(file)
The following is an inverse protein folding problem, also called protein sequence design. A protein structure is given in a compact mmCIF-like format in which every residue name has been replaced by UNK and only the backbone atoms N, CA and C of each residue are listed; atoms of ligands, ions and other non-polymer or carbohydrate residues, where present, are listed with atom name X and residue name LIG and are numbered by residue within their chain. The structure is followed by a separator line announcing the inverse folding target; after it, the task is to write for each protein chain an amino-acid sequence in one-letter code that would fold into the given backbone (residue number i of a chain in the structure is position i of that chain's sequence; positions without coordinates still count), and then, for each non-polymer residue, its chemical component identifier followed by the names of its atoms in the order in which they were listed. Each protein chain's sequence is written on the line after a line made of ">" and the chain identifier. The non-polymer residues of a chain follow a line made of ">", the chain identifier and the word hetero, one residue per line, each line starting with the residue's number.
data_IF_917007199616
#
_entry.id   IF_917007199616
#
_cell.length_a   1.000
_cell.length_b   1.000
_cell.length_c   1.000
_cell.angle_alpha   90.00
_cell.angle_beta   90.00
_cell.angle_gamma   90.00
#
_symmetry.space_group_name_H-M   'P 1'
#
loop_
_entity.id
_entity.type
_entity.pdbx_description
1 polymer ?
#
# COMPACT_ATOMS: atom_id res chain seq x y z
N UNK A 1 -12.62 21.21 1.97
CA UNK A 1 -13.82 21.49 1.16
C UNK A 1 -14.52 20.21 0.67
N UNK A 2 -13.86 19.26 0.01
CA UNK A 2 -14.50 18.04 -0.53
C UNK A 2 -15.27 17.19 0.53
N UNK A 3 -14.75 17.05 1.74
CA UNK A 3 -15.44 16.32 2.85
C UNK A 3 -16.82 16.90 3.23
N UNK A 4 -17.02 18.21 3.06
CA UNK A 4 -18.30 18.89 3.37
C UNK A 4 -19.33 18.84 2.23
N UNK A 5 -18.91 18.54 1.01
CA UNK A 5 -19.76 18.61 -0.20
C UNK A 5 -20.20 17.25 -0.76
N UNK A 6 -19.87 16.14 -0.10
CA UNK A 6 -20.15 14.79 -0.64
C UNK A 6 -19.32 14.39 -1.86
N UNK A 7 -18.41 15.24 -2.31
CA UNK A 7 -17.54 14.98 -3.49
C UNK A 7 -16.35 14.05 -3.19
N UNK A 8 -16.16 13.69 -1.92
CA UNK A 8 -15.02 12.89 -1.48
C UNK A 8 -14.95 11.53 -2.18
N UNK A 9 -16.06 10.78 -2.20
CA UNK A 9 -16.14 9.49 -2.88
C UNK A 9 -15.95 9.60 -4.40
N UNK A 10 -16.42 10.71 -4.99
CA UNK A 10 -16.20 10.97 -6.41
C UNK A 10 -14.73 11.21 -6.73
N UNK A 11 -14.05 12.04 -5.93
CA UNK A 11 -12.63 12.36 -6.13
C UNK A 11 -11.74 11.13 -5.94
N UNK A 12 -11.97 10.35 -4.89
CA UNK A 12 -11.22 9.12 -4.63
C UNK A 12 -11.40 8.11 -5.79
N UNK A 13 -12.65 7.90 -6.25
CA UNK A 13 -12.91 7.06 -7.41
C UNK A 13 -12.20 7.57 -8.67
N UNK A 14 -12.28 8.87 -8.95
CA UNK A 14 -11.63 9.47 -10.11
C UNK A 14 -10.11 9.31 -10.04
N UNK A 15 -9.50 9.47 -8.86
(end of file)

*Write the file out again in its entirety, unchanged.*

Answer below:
The following is an inverse protein folding problem, also called protein sequence design. A protein structure is given in a compact mmCIF-like format in which every residue name has been replaced by UNK and only the backbone atoms N, CA and C of each residue are listed; atoms of ligands, ions and other non-polymer or carbohydrate residues, where present, are listed with atom name X and residue name LIG and are numbered by residue within their chain. The structure is followed by a separator line announcing the inverse folding target; after it, the task is to write for each protein chain an amino-acid sequence in one-letter code that would fold into the given backbone (residue number i of a chain in the structure is position i of that chain's sequence; positions without coordinates still count), and then, for each non-polymer residue, its chemical component identifier followed by the names of its atoms in the order in which they were listed. Each protein chain's sequence is written on the line after a line made of ">" and the chain identifier. The non-polymer residues of a chain follow a line made of ">", the chain identifier and the word hetero, one residue per line, each line starting with the residue's number.
data_IF_917007199616
#
_entry.id   IF_917007199616
#
_cell.length_a   1.000
_cell.length_b   1.000
_cell.length_c   1.000
_cell.angle_alpha   90.00
_cell.angle_beta   90.00
_cell.angle_gamma   90.00
#
_symmetry.space_group_name_H-M   'P 1'
#
loop_
_entity.id
_entity.type
_entity.pdbx_description
1 polymer ?
#
# COMPACT_ATOMS: atom_id res chain seq x y z
N UNK A 1 -12.62 21.21 1.97
CA UNK A 1 -13.82 21.49 1.16
C UNK A 1 -14.52 20.21 0.67
N UNK A 2 -13.86 19.26 0.01
CA UNK A 2 -14.50 18.04 -0.53
C UNK A 2 -15.27 17.19 0.53
N UNK A 3 -14.75 17.05 1.74
CA UNK A 3 -15.44 16.32 2.85
C UNK A 3 -16.82 16.90 3.23
N UNK A 4 -17.02 18.21 3.06
CA UNK A 4 -18.30 18.89 3.37
C UNK A 4 -19.33 18.84 2.23
N UNK A 5 -18.91 18.54 1.01
CA UNK A 5 -19.76 18.61 -0.20
C UNK A 5 -20.20 17.25 -0.76
N UNK A 6 -19.87 16.14 -0.10
CA UNK A 6 -20.15 14.79 -0.64
C UNK A 6 -19.32 14.39 -1.86
N UNK A 7 -18.41 15.24 -2.31
CA UNK A 7 -17.54 14.98 -3.49
C UNK A 7 -16.35 14.05 -3.19
N UNK A 8 -16.16 13.69 -1.92
CA UNK A 8 -15.02 12.89 -1.48
C UNK A 8 -14.95 11.53 -2.18
N UNK A 9 -16.06 10.78 -2.20
CA UNK A 9 -16.14 9.49 -2.88
C UNK A 9 -15.95 9.60 -4.40
N UNK A 10 -16.42 10.71 -4.99
CA UNK A 10 -16.20 10.97 -6.41
C UNK A 10 -14.73 11.21 -6.73
N UNK A 11 -14.05 12.04 -5.93
CA UNK A 11 -12.63 12.36 -6.13
C UNK A 11 -11.74 11.13 -5.94
N UNK A 12 -11.97 10.35 -4.89
CA UNK A 12 -11.22 9.12 -4.63
C UNK A 12 -11.40 8.11 -5.79
N UNK A 13 -12.65 7.90 -6.25
CA UNK A 13 -12.91 7.06 -7.41
C UNK A 13 -12.20 7.57 -8.67
N UNK A 14 -12.28 8.87 -8.95
CA UNK A 14 -11.63 9.47 -10.11
C UNK A 14 -10.11 9.31 -10.04
N UNK A 15 -9.50 9.47 -8.86